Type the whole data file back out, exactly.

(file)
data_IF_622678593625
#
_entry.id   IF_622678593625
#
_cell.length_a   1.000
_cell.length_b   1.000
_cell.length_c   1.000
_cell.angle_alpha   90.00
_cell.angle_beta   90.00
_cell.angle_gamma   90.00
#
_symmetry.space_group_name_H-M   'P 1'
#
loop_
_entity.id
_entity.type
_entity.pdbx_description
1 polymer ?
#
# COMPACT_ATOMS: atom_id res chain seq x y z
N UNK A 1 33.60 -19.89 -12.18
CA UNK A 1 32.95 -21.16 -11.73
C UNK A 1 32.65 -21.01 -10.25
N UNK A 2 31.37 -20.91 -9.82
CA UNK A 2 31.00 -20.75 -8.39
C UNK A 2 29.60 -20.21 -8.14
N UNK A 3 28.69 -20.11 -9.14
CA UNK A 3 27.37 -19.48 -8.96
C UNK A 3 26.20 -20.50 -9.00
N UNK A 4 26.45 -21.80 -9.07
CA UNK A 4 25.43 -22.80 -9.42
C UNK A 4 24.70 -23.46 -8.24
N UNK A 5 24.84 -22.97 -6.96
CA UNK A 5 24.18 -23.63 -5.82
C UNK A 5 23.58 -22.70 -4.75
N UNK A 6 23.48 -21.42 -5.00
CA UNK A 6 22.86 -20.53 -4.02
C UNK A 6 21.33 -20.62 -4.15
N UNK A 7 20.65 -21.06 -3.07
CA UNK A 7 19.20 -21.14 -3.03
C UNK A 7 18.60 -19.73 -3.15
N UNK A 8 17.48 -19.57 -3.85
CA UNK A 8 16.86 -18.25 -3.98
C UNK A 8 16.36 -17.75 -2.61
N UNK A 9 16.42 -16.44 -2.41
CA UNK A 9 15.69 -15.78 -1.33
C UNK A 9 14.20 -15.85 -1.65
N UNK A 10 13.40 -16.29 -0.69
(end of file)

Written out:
data_IF_622678593625
#
_entry.id   IF_622678593625
#
_cell.length_a   1.000
_cell.length_b   1.000
_cell.length_c   1.000
_cell.angle_alpha   90.00
_cell.angle_beta   90.00
_cell.angle_gamma   90.00
#
_symmetry.space_group_name_H-M   'P 1'
#
loop_
_entity.id
_entity.type
_entity.pdbx_description
1 polymer ?
#
# COMPACT_ATOMS: atom_id res chain seq x y z
N UNK A 1 33.60 -19.89 -12.18
CA UNK A 1 32.95 -21.16 -11.73
C UNK A 1 32.65 -21.01 -10.25
N UNK A 2 31.37 -20.91 -9.82
CA UNK A 2 31.00 -20.75 -8.39
C UNK A 2 29.60 -20.21 -8.14
N UNK A 3 28.69 -20.11 -9.14
CA UNK A 3 27.37 -19.48 -8.96
C UNK A 3 26.20 -20.50 -9.00
N UNK A 4 26.45 -21.80 -9.07
CA UNK A 4 25.43 -22.80 -9.42
C UNK A 4 24.70 -23.46 -8.24
N UNK A 5 24.84 -22.97 -6.96
CA UNK A 5 24.18 -23.63 -5.82
C UNK A 5 23.58 -22.70 -4.75
N UNK A 6 23.48 -21.42 -5.00
CA UNK A 6 22.86 -20.53 -4.02
C UNK A 6 21.33 -20.62 -4.15
N UNK A 7 20.65 -21.06 -3.07
CA UNK A 7 19.20 -21.14 -3.03
C UNK A 7 18.60 -19.73 -3.15
N UNK A 8 17.48 -19.57 -3.85
CA UNK A 8 16.86 -18.25 -3.98
C UNK A 8 16.36 -17.75 -2.61
N UNK A 9 16.42 -16.44 -2.41
CA UNK A 9 15.69 -15.78 -1.33
C UNK A 9 14.20 -15.85 -1.65
N UNK A 10 13.40 -16.29 -0.69